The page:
Peter Burling and Blair Tuke have taken the lead in the 49er class as ISAF Sailing World Cup Palma at the regatta’s midway mark in Mallorca, Spain today. Jo Aleh and Polly Powrie retain third in the Women’s 470.
Many of the NZL Sailing Team had their best day yet making further gains on day three of the six day regatta, which saw a mix of conditions with solid breeze and waves on some course areas while others were light and fickle. Four kiwi crews are now in the top five of their fleet.
49er and 49erFX: Peter Burling and Blair Tuke (pictured above in action today) now lead the 49er class. Capitalising on a mixed day from their rivals the reigning world champions and Olympic silver medallists took a couple of race wins and edge out in front by seven points. David Evans and Edward Powys (GBR) are lying second.
'This is my first time here [Mallorca] so it’s quite a change and we’re quite enjoying it,' commented Tuke after racing. 'It’s been good fun racing in the first day of the gold fleet. It’s great competition here and it draws a lot of the top 49er guys and we’ve had some great racing over the last three days.'
Alexandra Maloney and Molly Meech have lifted their overall standing to 17th coming away with an eighth and an 11th in the tricky conditions on Palma Bay.
Neither of the other kiwi men’s pairs Marcus Hansen and Josh Porebski, or Ben Goodwin and Sam Bullock qualified for the gold fleet and didn’t race today.
470 Women and Men: Adding another two races today Jo Aleh and Polly Powrie retain third place overall in the Women’s 470 with France’s Camille Lecointre and Helene Defrance (on 16 points) leading by a solid margin. The kiwis, who have 24 points, are almost neck and neck with Britain’s Hannah Mills and Saskia Clarke on 23 at the mid- way mark in the six day regatta.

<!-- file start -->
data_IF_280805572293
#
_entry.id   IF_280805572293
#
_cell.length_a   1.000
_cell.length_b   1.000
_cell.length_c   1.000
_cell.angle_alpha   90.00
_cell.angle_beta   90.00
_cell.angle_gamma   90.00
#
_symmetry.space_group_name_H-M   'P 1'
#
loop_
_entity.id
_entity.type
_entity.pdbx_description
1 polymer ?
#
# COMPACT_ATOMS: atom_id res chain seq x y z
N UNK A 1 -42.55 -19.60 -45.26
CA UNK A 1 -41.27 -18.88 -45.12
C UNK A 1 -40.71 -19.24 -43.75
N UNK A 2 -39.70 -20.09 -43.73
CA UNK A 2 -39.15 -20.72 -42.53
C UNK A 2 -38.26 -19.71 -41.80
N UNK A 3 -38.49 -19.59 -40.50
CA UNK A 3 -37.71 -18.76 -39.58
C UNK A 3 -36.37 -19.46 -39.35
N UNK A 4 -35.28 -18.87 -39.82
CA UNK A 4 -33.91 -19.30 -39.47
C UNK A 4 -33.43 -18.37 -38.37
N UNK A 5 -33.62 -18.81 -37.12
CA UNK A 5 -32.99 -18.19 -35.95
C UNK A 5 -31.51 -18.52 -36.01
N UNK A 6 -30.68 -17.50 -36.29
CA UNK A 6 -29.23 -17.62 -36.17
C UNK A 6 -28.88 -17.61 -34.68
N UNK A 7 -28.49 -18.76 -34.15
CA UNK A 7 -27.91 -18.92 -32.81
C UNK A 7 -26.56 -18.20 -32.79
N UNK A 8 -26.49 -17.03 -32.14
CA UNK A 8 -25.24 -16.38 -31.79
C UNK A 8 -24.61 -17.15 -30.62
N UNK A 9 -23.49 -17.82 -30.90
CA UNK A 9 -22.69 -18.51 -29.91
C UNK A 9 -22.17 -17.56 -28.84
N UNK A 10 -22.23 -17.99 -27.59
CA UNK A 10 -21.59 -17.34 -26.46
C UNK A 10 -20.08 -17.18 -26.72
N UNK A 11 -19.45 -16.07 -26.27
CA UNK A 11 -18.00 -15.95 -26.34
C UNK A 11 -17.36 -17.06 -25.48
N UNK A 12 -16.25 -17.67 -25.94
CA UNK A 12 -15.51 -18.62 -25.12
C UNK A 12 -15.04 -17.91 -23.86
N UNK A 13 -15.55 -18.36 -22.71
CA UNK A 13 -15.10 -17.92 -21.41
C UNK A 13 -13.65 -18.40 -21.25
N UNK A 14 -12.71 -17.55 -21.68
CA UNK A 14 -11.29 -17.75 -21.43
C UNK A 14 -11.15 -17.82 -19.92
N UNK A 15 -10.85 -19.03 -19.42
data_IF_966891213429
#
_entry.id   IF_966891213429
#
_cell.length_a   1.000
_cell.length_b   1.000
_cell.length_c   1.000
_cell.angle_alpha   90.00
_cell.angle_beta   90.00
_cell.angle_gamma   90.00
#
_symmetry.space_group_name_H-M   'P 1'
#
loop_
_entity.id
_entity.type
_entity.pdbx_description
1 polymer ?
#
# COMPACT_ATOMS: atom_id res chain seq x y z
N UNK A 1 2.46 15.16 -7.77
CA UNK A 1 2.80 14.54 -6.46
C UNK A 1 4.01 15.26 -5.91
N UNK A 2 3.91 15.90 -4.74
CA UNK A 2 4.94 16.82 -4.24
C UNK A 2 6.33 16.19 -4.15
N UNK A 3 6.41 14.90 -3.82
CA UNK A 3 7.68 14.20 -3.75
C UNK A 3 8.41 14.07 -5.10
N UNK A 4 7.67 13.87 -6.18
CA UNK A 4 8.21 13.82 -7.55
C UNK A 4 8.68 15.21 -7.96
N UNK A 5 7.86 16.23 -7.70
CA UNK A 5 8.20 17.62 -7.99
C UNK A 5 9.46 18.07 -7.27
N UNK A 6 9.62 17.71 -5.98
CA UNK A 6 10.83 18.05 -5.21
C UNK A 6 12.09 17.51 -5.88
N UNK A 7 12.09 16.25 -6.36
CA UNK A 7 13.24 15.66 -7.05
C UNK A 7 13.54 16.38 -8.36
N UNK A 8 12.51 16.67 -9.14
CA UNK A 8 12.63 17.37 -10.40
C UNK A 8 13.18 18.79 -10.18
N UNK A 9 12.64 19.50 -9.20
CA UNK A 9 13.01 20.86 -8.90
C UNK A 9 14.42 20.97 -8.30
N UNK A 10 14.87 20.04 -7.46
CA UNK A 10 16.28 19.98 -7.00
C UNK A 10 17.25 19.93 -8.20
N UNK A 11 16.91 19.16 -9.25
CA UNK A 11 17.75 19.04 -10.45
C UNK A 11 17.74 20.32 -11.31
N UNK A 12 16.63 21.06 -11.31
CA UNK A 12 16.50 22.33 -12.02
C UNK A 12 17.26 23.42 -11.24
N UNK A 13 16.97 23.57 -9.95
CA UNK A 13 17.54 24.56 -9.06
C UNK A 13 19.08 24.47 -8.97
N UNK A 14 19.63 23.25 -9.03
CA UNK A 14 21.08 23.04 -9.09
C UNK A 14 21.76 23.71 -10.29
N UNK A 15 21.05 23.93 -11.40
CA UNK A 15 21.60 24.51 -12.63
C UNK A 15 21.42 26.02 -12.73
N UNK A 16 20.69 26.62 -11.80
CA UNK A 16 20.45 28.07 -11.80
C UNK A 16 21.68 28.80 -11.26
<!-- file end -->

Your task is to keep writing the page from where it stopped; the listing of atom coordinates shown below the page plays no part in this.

'It was a better day overall today. We got the majority of it right, to come away with another two solid races,' says Jo Aleh.
'We made a few mistakes in the first race, but clawed our way back to fourth. Race two was tough, with a hugely biased start line. There were big pile ups and plenty of screaming off the start line. We only just sneaked through, but that was enough to keep us in the top five, from where we worked our way back into second.'
'It was a crazy day weather-wise, with a delayed start caused by no wind, sailing out to the course we got hit by a good 20 knots, then out on our course there was absolutely nothing!'
Paul Snow-Hansen and Daniel Willcox had their best day of the regatta so far and have climbed to fifth overall after placing sixth in both of today’s two races putting them in good shape as they head into the second half of the series. Australia’s Matt Belcher and Will Ryan lead the Men’s 470 class but points are tight at the top.
Finn: Like the 470 Men, Josh Junior has continued his rise through the ranks in the Finn class climbing into fifth overall after starting the day in seventh place. In today’s races Junior, from Wellington, was ninth and second and he’s currently just one point adrift of fourth place. Out in front, Giles Scott (GBR) today made up ground on Thomas Le Breton (FRA) who has been the on form Finn sailor so far, and they have opened a wide points gap on the chasing pack.